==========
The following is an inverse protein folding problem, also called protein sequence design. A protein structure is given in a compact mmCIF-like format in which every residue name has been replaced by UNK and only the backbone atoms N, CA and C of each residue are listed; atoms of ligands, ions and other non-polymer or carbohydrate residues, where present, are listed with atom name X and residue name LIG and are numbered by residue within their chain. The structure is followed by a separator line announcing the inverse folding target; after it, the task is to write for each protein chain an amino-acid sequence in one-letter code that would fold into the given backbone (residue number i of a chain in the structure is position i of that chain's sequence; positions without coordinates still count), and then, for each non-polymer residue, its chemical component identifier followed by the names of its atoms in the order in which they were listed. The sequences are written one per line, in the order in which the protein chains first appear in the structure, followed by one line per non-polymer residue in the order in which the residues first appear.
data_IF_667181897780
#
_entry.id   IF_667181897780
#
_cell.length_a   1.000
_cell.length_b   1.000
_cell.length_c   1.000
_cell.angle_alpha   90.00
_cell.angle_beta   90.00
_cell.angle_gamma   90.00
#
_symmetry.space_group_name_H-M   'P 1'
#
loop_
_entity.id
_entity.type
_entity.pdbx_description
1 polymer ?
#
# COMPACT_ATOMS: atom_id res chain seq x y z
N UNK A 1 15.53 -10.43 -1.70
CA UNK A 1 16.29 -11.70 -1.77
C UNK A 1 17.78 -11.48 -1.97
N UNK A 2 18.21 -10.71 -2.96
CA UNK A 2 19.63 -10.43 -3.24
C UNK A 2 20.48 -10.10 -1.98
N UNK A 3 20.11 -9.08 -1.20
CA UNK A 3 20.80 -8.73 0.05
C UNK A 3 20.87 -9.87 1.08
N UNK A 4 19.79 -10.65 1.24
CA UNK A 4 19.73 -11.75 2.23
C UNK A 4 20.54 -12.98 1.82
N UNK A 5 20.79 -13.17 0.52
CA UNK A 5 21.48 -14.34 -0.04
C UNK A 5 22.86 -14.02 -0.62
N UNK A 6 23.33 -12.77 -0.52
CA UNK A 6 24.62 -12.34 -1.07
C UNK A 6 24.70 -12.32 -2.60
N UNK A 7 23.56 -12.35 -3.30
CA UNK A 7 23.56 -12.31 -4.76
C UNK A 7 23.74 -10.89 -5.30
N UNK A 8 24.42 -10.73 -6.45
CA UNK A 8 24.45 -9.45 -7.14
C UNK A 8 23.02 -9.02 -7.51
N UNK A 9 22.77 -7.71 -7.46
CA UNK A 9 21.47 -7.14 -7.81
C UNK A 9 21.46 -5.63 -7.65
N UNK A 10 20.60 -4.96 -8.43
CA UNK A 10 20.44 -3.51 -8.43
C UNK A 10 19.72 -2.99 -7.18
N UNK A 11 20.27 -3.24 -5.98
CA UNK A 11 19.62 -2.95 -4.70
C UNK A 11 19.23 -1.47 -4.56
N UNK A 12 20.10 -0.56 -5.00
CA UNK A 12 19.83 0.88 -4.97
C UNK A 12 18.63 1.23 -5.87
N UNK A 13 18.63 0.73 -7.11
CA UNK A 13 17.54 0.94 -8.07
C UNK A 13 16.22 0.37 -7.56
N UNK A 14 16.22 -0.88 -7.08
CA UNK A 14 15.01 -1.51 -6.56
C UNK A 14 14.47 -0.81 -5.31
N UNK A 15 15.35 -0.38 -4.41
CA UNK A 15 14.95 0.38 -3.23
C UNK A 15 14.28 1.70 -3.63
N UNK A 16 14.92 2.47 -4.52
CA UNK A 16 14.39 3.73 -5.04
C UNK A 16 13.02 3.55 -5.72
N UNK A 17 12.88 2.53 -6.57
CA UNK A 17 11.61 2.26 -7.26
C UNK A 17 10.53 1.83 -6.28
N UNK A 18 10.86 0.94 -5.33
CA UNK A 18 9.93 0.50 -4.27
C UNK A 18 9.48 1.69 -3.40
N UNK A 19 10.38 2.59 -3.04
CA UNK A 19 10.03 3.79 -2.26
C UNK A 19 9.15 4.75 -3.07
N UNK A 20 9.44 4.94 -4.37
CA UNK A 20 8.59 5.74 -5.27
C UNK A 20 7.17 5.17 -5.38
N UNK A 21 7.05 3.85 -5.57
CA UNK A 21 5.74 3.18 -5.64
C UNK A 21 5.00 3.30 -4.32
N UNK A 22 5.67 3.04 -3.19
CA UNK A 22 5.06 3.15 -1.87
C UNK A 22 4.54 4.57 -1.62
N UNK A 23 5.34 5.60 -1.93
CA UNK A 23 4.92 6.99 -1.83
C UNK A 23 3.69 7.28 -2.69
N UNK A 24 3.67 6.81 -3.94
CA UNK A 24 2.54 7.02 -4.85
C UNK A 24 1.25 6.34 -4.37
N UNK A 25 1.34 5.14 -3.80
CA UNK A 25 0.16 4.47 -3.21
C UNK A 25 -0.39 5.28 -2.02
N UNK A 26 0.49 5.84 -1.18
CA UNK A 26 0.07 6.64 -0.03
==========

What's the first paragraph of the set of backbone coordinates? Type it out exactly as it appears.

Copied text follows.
The following is an inverse protein folding problem, also called protein sequence design. A protein structure is given in a compact mmCIF-like format in which every residue name has been replaced by UNK and only the backbone atoms N, CA and C of each residue are listed; atoms of ligands, ions and other non-polymer or carbohydrate residues, where present, are listed with atom name X and residue name LIG and are numbered by residue within their chain. The structure is followed by a separator line announcing the inverse folding target; after it, the task is to write for each protein chain an amino-acid sequence in one-letter code that would fold into the given backbone (residue number i of a chain in the structure is position i of that chain's sequence; positions without coordinates still count), and then, for each non-polymer residue, its chemical component identifier followed by the names of its atoms in the order in which they were listed. The sequences are written one per line, in the order in which the protein chains first appear in the structure, followed by one line per non-polymer residue in the order in which the residues first appear.